From the Washington Blade…
HIV-positive transgender men in the United States have significant unmet social and health care needs, according to a study published in Research and Practice, AIDSmap reports. Approximately half were living in poverty and only 60 percent had sustained viral suppression.
“Many transgender men receiving HIV medical care in the United States face socioeconomic challenges and suboptimal health outcomes,” write the authors. “Although these transgender men had access to HIV medical care, many experienced poor health outcomes and unmet needs.”
Transgender people experience poorer health outcomes compared to cisgendered individuals, AIDSmap reports.
Little is known about characteristics and outcomes of HIV-positive transgender men (designated female at birth). A team of investigators therefore analyzed the records of patients who received HIV care in the United States between 2009-2014. Their aim was to characterize the sociodemographic and clinical characteristics of these patients, AIDSmap reports.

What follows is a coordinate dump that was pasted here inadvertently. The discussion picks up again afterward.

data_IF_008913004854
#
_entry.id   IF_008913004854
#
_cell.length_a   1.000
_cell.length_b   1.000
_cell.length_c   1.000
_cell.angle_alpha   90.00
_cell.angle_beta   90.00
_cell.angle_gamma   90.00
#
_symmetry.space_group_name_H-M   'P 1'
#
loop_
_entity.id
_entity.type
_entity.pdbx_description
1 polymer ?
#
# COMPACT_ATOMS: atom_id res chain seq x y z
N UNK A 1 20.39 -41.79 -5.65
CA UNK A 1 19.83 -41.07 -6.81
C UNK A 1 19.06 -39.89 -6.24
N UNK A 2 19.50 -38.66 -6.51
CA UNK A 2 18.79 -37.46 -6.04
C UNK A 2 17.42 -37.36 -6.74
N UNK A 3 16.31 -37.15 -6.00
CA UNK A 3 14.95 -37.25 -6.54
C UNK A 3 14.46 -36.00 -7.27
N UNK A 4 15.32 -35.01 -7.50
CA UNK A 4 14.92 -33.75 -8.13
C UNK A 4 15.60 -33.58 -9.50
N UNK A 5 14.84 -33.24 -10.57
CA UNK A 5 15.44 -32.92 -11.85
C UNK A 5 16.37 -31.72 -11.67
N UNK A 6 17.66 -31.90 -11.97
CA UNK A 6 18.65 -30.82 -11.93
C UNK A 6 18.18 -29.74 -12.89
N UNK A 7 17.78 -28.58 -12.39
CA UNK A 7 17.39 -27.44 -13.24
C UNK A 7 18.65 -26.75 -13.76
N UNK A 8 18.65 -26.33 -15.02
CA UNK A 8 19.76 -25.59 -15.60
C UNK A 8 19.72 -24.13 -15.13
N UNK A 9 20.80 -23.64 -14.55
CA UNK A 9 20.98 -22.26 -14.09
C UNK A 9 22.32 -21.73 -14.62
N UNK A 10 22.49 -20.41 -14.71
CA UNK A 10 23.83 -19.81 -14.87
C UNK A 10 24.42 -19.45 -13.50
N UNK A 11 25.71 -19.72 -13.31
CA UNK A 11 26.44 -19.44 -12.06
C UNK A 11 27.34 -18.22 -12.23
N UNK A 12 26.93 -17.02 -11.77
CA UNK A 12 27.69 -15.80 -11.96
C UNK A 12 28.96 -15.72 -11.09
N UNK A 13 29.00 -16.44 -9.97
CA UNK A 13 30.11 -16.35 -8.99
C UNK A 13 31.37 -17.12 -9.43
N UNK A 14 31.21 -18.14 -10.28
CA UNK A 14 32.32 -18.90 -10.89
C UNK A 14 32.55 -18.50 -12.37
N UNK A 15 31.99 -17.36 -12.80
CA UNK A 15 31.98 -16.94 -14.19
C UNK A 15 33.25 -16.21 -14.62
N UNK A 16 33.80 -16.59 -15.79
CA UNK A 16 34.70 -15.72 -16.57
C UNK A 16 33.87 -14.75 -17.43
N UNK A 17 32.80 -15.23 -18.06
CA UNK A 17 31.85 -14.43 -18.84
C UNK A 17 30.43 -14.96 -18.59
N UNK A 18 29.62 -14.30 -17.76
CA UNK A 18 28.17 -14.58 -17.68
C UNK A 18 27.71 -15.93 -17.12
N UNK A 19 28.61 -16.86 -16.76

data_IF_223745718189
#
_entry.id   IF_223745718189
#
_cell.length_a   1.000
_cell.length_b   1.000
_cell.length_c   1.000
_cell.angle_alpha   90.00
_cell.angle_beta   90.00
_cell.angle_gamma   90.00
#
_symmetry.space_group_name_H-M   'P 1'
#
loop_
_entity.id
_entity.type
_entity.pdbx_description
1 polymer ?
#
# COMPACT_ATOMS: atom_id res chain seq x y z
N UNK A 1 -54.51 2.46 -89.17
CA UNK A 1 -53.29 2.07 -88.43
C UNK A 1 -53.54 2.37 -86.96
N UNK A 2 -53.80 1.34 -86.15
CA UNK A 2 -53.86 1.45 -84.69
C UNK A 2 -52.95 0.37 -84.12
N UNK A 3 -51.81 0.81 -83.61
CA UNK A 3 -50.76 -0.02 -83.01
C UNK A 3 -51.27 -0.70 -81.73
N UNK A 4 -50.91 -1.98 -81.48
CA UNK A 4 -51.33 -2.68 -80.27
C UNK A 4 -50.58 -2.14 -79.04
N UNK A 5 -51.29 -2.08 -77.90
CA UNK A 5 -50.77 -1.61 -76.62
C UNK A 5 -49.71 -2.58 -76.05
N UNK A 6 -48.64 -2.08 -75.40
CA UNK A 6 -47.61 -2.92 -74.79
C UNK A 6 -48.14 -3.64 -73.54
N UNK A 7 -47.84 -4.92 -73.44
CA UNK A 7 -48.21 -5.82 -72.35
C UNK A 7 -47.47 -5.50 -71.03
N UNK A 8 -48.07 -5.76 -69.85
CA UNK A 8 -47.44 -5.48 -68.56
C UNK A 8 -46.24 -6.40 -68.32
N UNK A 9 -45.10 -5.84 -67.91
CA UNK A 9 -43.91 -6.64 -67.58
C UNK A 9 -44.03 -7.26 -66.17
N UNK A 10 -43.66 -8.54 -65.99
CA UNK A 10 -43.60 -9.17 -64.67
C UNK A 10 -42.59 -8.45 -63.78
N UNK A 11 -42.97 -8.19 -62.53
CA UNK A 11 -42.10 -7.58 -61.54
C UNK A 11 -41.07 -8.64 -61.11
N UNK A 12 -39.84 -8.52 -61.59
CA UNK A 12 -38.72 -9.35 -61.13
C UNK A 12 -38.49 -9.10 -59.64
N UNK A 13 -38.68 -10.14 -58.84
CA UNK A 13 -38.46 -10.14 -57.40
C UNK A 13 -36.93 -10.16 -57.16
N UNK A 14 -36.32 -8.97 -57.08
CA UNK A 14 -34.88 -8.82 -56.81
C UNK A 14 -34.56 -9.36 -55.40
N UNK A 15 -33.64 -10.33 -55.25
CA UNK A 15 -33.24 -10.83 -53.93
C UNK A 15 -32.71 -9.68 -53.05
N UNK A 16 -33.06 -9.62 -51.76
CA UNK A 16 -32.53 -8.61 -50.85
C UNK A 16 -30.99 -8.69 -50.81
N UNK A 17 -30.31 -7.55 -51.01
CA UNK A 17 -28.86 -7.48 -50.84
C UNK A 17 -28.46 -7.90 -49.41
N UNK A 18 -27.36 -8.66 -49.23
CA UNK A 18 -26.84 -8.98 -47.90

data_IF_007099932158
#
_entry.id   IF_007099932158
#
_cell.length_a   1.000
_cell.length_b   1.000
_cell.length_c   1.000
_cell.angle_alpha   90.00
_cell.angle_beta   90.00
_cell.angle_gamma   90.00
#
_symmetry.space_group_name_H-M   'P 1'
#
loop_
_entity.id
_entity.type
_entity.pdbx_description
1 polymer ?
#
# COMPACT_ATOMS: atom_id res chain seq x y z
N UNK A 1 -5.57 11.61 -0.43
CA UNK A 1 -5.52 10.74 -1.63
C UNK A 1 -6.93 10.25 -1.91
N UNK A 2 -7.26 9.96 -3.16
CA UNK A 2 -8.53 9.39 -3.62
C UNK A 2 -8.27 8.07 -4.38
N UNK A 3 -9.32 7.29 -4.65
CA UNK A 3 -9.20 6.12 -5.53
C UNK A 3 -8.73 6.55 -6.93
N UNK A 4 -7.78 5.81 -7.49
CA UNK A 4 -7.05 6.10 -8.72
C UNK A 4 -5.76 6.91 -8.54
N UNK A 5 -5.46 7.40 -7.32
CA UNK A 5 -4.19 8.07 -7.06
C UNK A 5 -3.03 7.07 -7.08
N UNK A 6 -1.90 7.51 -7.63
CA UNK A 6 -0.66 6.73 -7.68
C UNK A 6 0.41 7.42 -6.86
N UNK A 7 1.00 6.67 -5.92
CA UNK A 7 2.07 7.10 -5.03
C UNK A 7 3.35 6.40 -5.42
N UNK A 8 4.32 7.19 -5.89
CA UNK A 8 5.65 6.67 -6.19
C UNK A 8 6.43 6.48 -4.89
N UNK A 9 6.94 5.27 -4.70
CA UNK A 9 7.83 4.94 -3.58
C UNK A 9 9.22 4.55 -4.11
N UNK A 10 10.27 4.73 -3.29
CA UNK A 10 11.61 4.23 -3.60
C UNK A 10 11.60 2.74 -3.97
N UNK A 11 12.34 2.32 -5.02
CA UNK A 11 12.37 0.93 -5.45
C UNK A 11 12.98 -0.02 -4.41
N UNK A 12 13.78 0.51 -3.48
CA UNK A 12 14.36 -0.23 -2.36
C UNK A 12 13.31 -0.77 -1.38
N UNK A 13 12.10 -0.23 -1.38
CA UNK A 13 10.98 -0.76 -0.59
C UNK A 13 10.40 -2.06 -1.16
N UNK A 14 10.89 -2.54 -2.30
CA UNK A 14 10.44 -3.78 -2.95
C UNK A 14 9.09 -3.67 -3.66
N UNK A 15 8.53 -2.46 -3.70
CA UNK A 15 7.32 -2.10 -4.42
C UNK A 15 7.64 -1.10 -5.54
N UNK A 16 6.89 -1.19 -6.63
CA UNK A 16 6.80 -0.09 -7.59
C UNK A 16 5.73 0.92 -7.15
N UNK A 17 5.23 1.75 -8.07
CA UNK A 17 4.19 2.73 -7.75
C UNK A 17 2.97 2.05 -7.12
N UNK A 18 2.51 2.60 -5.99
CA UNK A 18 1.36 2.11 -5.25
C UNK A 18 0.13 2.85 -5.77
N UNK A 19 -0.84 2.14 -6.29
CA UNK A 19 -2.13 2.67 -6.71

Overall, transgender men constituted 0.16 percent of all adults but 11 percent of transgender adults receiving HIV care in the United States. The majority (59 percent) were aged between 18-49 years and 40 percent identified as gay or bisexual. Although 42 percent had completed high school, almost half (47 percent) had an income below the national poverty level. A third were uninsured or relied on a Ryan White program for their health care. Over two-thirds (69 percent) had an unmet support need and a quarter were currently living with depression, AIDSmap report.